Stephen Ukandu, Umuahia
Governor Okezie Ikpeazu has expressed sadness over the death of the President General of Ohanaeze Ndigbo, Ambassador George Obiozor.
Ikpeazu in a statement by his Chief Press Secretary, Mr Onyebuchi Ememanka, said the demise of the former diplomat was a huge loss to Ndigbo.
This is as Senator Mao Ohuabunwa has described Ambassador Obiozor’s death as a colossal loss to Ndigbo.
The former Leader ECOWAS Parliament who spoke with Ikengaonline said the late Obiozor was a personal friend and a colossus.
“I flew with him in the aircraft few weeks ago and we discussed issues regarding Igbo interest. He had a very big programme for Ndigbo.
“He was an enigma and big asset to Ndigbo. We will miss him dearly,” Senator Ohuabunwa lamented.
Similarly, Gov. Ikpeazu described Obiozor as “a ranking member of the global academic community, a world acclaimed Professor of International Relations, Diplomat of the finest grade, Nigeria’s former Ambassador to the United States of America and President General of Ohaneze Ndigbo Worldwide.”
He said the death of Obiozor “has robbed Igboland of one of her most illustrious sons.”
The statement further read: “He was clearly one of our most powerful men at the global diplomatic level. Our decision to support his emergence as President General of Ohaneze Ndigbo Worldwide was based squarely on his pedigree and integrity. His death is even more painful coming at a time like this when the Igbo nation still grapples with issues around leadership and our place in a united Nigeria.”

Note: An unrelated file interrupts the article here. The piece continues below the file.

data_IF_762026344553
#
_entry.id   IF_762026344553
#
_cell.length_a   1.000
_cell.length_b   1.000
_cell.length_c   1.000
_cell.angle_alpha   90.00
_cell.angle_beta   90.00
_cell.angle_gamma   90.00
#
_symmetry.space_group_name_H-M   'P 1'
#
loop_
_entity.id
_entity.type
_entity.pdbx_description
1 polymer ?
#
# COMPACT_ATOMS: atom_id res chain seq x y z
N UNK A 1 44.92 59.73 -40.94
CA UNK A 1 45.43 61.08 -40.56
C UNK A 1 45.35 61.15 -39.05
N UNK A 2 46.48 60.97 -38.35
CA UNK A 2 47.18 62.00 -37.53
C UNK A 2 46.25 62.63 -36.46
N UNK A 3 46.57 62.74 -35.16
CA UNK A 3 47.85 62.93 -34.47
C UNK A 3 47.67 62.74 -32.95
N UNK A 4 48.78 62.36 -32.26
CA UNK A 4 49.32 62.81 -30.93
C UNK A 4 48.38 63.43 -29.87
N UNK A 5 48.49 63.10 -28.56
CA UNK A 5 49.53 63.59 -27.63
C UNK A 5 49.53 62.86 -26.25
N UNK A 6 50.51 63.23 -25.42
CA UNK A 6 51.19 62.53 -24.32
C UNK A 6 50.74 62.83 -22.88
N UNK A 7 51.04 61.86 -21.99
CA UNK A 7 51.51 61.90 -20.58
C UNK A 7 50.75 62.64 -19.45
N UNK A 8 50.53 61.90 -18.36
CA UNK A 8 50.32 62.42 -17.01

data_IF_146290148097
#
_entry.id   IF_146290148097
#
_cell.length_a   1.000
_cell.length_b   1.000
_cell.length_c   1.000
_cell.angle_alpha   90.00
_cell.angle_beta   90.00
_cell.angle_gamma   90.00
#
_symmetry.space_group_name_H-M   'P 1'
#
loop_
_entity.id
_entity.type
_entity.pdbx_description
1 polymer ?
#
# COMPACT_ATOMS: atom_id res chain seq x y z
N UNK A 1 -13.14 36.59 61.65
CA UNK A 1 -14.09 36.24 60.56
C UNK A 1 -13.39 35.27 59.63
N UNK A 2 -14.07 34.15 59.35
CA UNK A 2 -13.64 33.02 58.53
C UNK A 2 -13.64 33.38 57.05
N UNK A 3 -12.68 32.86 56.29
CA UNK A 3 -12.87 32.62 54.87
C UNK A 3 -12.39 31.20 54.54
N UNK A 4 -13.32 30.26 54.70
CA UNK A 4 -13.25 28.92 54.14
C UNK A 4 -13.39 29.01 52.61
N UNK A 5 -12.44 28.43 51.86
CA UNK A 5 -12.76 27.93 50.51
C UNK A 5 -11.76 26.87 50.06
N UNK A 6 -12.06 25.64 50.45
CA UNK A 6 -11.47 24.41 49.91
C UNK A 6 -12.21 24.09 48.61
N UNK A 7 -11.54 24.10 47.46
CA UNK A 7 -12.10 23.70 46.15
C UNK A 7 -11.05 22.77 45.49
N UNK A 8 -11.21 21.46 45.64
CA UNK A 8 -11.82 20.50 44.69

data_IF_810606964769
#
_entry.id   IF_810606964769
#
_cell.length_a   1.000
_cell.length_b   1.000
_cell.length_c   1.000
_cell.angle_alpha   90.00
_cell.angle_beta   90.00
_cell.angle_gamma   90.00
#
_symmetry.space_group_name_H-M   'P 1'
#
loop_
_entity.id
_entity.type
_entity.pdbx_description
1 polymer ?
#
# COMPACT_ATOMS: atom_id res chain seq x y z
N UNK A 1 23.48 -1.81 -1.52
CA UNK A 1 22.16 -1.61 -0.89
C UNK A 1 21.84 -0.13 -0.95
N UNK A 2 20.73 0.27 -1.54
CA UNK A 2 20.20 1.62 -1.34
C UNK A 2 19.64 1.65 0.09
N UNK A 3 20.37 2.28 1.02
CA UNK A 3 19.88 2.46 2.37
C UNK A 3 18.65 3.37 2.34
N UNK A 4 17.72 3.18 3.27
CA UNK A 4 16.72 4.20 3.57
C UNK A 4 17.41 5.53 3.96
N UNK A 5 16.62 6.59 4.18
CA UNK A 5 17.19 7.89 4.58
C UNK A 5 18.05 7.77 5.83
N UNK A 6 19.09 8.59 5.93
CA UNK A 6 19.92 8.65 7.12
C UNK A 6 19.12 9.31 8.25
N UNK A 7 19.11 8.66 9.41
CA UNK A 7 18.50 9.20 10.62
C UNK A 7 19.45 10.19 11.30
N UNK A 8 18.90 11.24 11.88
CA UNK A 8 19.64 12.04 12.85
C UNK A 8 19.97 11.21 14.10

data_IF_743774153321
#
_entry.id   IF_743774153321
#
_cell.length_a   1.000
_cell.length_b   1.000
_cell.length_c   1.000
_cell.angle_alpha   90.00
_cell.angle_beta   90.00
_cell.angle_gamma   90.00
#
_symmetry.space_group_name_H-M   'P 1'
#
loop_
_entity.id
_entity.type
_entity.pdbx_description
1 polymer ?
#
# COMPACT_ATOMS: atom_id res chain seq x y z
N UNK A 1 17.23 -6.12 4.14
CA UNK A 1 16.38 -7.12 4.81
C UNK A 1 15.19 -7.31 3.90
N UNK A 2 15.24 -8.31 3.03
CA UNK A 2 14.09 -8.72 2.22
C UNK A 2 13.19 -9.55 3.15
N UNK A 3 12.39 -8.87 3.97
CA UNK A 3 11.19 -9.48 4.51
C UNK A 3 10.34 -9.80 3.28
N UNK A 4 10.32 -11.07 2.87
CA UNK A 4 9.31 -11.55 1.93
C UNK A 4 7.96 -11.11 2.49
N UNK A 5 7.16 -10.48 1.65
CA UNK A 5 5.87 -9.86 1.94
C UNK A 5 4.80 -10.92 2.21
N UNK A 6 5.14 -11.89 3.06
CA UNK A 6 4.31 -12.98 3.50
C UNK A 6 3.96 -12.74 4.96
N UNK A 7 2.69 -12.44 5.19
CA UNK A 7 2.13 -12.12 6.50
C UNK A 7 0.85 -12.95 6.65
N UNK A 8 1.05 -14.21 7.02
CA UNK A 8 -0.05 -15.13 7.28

“Professor Obiozor left imperishable legacies and indelible footprints on the sands of time. He will be sorely missed. We are consoled by the fact that his place in our history is assured.”
Ikpeazu condoled with members of Obiozor’s family, the people and Government of Imo State, and the entire Igbo nation over the loss.
Similarly, former Minister for Education Professor Ihechukwu Madubuike, described Obiozor’s exit as a huge loss to Ndigbo.
Professor Madubuike who said the late Obiozor was very close to him, added the he was still in shock over the ex-Ambassador’s death.
“I’m missing a great friend whom I knew since 1960s. In the late 60s, we met in the US when he came to do his Postgraduate Degree from Geneva. We met at the African Studies Association, and we had bonded together.
“He was a very vivacious intellectual, an excellent conversationist, a lover of his people, and a man of great ideas. We got on well. We came back to this country almost at the same time at the end of the war.
“I knew him up to his family unit and we have been good friends working together in different spheres. He was a good Igbo man and we miss him greatly. I haven’t recovered from the shock.”